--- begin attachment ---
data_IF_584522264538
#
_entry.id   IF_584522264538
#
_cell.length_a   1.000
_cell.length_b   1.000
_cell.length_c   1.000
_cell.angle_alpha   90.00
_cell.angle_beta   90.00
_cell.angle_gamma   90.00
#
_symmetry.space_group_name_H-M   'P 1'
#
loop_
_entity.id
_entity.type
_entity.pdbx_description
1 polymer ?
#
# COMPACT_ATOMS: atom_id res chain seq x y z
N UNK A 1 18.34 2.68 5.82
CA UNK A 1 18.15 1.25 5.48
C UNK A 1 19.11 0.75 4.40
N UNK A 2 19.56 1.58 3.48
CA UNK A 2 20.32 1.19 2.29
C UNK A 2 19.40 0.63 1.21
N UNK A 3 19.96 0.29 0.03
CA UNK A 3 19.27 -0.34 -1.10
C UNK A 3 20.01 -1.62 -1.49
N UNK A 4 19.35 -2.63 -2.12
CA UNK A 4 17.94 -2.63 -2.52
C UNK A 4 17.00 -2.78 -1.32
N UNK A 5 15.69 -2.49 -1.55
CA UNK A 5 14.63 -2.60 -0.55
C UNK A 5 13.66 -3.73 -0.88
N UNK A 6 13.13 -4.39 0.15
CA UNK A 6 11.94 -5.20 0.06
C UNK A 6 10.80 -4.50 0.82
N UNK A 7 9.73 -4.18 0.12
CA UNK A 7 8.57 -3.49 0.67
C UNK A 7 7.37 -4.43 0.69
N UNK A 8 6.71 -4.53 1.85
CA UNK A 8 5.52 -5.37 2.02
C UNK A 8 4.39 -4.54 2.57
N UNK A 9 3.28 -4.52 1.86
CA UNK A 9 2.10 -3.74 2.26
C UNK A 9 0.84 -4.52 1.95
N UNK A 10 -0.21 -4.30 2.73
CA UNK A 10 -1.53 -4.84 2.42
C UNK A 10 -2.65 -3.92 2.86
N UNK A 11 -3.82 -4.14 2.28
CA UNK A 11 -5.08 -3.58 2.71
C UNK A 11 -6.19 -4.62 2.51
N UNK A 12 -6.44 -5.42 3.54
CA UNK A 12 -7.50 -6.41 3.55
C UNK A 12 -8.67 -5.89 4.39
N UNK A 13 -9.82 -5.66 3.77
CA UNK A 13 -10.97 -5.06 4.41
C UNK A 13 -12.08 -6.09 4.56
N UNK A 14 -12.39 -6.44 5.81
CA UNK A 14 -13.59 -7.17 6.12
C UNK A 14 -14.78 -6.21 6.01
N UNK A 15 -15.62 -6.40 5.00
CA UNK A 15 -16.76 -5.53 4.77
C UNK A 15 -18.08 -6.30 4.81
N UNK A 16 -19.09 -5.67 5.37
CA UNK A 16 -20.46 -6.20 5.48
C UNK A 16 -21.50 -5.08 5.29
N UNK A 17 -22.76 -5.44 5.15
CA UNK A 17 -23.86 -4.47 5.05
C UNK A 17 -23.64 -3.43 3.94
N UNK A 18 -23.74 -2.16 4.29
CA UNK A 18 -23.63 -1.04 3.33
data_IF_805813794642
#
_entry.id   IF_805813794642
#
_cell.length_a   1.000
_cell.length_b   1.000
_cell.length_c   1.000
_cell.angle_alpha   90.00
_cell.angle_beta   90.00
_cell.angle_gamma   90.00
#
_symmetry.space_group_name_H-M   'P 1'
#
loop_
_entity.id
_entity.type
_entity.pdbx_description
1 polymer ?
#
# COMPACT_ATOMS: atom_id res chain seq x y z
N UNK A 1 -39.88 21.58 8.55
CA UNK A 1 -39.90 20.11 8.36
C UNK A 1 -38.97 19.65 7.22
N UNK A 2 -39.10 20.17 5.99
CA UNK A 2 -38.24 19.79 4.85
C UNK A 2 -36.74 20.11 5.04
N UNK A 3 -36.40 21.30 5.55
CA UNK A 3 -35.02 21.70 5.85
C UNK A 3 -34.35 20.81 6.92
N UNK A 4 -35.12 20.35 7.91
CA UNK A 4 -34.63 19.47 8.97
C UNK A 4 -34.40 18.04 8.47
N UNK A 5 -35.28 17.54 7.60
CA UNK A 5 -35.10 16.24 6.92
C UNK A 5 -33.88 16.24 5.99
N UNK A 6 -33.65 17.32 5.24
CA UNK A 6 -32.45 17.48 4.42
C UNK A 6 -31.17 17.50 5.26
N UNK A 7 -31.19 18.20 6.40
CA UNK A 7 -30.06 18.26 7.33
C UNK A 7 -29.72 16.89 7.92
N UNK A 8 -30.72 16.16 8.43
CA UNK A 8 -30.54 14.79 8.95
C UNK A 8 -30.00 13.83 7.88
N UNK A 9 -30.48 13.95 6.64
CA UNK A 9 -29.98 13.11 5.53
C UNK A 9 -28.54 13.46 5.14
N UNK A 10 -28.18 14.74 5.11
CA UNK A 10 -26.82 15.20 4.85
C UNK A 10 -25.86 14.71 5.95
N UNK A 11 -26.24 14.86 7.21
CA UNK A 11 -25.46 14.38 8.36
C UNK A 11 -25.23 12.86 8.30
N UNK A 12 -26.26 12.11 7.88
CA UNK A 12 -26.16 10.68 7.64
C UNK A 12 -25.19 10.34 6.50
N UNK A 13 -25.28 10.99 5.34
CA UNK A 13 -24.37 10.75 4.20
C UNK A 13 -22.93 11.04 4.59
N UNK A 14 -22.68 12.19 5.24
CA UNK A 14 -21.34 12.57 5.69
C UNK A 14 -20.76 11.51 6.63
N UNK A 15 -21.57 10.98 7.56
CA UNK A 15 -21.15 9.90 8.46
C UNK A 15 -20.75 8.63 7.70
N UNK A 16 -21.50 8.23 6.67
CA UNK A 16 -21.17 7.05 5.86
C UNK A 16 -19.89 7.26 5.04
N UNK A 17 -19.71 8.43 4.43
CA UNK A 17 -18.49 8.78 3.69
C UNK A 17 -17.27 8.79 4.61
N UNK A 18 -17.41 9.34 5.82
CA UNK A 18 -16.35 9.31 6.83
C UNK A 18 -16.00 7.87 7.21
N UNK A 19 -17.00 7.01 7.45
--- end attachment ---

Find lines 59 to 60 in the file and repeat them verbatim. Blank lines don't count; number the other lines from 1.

C UNK A 13 -12.08 -6.09 4.56
N UNK A 14 -12.39 -6.44 5.81